The not-so-funny side of parody
November 14, 2012

Parodies surround us. They appear not only in traditional media — such as paper advertisements, TV and radio — but also through more modern forms of media. For example, just one of the parodies of the popular Gangnam Style video, titled “Mitt Romney Style (Gangnam Style Parody)” on YouTube, has received over 8,000,000 views.

By its very nature, a parody requires a copying of the original work, preferably so that the original work is identifiable. While parodies are certainly common, in the intellectual property sense the copying required as part of the parody is not always legal in Canada.

Trademark law. Under trademark law, infringement of a trademark does not occur without source confusion. Given that the consumer is generally aware that a parody is a “spoof” of an original trademark, the infringement of a trademark by a parody mark is difficult to establish. However, if the public cannot determine the difference between the parody and the original trademark, or the public is of the view that there is a common source of the marks, trademark infringement may be found to occur.

Given the difficult task of proving infringement of a mark by a parody mark, trademark owners often rely on the dilution provision of the Trademarks Act and argue that the parody has depreciated the goodwill in the original trademark. It is clear, however, that the position of Canadian courts is that dilution does not occur unless the parody mark is used commercially.

Take for example a case involving the tire company Michelin and its “bibendum” design (a.k.a. the Michelin Man, or a “beaming marshmallow-like rotund figure composed of tires”), a registered copyright and trademark. The defendants, attempting to become bargaining agents for employees at a Michelin plant, distributed leaflets to workers displaying the bibendum design. In the leaflets, although the bibendum sported his famous smile, his foot was raised in an attempt to crush an unsuspecting worker while a coworker stated “Bob, you better move before he squashes you.” The Court held that because the trademark was not used in a commercial sense, dilution could not have occurred.

This case should be contrasted with an earlier case where a company was prevented from selling water under the name “Pierre Eh!” because it was confusing with and depreciated the goodwill in the PERRIER trademark. In this case, the “Pierre Eh!” bottle contained upper and lower labels which appeared substantially identical to the PERRIER labels. However, wording appearing in small print on the labels consisted of humorous comments directed to Prime Minister Pierre Trudeau and the Government of Canada. In granting an interlocutory injunction, the Federal Court held that the defendant was attempting to cash in on the reputation of PERRIER and the deception diluted the quality of the PERRIER trademarks. In the Court’s view, the fact that the defendant intended to produce a spoof did not take away from the deception.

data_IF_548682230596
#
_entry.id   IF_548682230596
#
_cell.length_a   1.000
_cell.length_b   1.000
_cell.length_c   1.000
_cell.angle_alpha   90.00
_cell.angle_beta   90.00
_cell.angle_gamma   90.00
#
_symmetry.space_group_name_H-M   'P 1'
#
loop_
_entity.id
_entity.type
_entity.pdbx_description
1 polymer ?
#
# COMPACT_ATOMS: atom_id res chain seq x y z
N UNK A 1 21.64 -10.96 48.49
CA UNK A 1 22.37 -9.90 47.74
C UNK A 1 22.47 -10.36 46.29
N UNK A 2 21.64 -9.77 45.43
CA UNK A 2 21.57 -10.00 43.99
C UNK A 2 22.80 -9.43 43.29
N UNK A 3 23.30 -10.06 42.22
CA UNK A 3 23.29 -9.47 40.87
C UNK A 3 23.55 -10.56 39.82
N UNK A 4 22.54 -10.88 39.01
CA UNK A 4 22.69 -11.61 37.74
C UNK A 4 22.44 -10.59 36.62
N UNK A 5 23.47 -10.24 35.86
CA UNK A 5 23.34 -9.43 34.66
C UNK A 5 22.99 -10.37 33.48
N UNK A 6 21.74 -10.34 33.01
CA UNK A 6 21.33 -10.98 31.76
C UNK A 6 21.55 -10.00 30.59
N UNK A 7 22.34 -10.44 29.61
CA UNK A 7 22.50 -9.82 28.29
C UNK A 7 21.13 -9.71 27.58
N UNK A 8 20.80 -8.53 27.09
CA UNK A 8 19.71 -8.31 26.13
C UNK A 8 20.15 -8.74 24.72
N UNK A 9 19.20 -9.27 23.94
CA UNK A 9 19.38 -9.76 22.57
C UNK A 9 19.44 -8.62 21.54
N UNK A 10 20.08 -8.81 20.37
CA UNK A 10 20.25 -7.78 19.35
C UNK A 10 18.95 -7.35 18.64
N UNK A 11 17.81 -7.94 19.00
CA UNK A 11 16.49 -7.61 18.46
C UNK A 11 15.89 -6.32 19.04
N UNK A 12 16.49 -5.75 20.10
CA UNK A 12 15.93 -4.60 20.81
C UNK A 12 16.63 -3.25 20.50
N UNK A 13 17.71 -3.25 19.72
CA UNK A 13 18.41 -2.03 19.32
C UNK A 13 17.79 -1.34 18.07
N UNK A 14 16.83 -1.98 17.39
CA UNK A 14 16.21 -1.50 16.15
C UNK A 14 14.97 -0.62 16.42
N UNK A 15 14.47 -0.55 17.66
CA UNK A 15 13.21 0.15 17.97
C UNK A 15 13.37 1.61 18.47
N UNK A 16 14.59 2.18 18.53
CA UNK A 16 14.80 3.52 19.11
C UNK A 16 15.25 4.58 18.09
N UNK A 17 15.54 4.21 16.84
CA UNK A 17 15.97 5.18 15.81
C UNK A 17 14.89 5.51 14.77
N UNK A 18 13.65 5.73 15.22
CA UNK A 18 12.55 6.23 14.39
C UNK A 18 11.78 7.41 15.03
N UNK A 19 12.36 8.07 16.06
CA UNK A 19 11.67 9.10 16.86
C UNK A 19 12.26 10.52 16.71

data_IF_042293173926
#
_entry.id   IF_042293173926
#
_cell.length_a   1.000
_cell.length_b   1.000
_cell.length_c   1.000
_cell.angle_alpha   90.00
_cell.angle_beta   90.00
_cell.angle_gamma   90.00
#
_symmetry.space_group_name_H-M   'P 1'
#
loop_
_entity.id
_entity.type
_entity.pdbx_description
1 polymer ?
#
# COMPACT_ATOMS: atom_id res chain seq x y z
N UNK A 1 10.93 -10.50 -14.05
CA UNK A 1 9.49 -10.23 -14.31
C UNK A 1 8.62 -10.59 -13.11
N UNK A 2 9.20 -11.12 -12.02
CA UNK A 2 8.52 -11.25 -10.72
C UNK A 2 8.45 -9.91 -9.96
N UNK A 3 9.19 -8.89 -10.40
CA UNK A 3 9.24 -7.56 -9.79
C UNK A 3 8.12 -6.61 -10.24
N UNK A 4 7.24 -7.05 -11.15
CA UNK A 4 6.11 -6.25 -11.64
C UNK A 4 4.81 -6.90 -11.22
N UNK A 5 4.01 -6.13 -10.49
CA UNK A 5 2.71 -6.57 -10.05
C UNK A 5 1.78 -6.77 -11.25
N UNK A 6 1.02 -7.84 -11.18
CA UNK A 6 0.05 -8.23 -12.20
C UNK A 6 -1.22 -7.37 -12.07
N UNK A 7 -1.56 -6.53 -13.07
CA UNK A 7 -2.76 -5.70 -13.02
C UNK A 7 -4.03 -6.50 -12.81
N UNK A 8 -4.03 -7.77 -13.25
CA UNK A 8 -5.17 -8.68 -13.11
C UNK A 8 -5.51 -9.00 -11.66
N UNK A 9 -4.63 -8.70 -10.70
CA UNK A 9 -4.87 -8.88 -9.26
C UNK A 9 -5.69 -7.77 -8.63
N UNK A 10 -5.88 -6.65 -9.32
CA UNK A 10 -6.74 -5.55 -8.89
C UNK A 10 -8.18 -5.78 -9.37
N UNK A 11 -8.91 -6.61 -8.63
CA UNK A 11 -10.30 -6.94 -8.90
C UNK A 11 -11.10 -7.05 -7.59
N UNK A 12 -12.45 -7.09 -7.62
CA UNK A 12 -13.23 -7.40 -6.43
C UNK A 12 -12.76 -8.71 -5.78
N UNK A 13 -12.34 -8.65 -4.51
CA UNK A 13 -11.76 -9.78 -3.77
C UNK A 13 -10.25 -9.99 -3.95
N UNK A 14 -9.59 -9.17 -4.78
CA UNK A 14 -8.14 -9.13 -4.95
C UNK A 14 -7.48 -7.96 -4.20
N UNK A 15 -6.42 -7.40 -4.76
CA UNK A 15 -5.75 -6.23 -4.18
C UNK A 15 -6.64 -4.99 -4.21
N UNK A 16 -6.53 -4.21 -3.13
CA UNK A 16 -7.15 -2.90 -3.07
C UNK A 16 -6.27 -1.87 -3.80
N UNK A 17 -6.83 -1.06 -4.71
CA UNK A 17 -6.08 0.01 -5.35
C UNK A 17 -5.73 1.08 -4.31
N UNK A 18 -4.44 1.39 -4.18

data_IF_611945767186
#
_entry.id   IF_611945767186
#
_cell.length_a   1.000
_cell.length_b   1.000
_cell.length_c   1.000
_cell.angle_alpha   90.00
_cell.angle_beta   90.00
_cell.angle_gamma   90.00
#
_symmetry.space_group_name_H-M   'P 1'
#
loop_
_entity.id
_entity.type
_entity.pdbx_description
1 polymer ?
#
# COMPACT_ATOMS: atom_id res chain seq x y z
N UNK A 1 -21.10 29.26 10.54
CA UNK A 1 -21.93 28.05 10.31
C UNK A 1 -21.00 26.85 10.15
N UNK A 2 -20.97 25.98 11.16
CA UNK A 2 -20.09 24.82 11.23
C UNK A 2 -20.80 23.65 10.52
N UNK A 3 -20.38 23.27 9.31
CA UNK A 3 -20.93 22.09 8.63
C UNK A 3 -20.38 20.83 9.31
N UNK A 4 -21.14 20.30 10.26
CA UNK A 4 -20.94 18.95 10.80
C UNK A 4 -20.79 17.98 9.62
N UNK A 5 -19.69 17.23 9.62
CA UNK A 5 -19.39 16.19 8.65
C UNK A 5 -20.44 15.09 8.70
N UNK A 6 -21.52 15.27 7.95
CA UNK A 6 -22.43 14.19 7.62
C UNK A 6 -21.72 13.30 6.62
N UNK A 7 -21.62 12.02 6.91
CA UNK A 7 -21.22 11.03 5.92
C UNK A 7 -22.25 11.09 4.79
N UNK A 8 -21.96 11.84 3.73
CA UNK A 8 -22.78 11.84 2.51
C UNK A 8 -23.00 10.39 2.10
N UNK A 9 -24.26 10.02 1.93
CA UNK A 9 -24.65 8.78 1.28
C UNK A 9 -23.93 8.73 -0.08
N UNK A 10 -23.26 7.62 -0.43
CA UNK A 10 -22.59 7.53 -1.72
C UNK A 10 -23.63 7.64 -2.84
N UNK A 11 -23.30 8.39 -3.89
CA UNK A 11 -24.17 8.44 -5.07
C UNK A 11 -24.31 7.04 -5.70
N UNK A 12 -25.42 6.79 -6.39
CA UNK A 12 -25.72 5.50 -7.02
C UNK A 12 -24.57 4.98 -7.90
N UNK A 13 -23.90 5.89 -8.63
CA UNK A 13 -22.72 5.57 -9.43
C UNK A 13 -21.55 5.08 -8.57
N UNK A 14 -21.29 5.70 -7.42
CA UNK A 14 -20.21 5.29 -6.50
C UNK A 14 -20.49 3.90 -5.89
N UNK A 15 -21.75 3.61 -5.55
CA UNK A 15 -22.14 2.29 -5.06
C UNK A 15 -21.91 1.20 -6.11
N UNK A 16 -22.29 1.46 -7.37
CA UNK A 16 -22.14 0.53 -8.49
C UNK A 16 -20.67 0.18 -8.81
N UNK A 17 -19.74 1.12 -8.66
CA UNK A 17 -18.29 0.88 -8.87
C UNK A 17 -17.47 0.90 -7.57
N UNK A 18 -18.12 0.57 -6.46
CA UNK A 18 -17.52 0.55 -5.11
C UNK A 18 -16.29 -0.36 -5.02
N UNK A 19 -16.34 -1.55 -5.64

Copyright law. In the United States, a fair use exception to copyright infringement permits for a parody of a copyright work without permission. This was tested in a U.S. case involving the music group 2 Live Crew and the owner of the Roy Orbison song “Pretty Woman.” 2 Live Crew was unable to obtain the consent of the owner to sell a parody of the Pretty Woman song. Unfazed, 2 Live Crew released the song containing lyrics such as “two timin’ woman / now I know the baby ain’t mine” and was sued for copyright infringement. It was ultimately held that the song could be perceived as a criticism (apparently relating to the naiveté of the original version that ignored the ugliness of street life) and that the parody exception to copyright infringement therefore applied.

In Canada, the courts have traditionally held that parody does not fall under the fair dealing exception in the Copyright Act because it is not considered criticism. Although a Supreme Court of Canada decision from 2004 appeared to suggest that a more liberal interpretation of fair dealing should be adopted, subsequent decisions maintained that parody is not an exception to copyright infringement under the Copyright Act.

Given the limitations in the Copyright Act, some questioned whether Parliament should create an exception to copyright infringement for parody works. After numerous attempts to amend the Copyright Act, Bill C-11, the Copyright Modernization Act, passed parliament and received Royal Assent. Included in Bill C-11 was a newly amended section 29, which states that “fair dealing for the purpose of research, private study, education, parody or satire does not infringe copyright.”

The newly amended section 29 came into force on November 7th, and a parody or satire is therefore now an exception to copyright infringement in Canada. This is in contrast to the United States, which only extends protection to parody works (and not satire).

While parodies are popular and grab the attention of millions of viewers on YouTube, those who use them should be careful to confirm that the parody work does not infringe the intellectual property rights that may exist in the original work. Such an infringement could result in a damages award against the parody owner, which would be no laughing matter.

Heather Robertson, Toronto


The preceding is intended as a timely update on Canadian intellectual property and technology law. The content is informational only and does not constitute legal or professional advice. To obtain such advice, please communicate with our offices directly.

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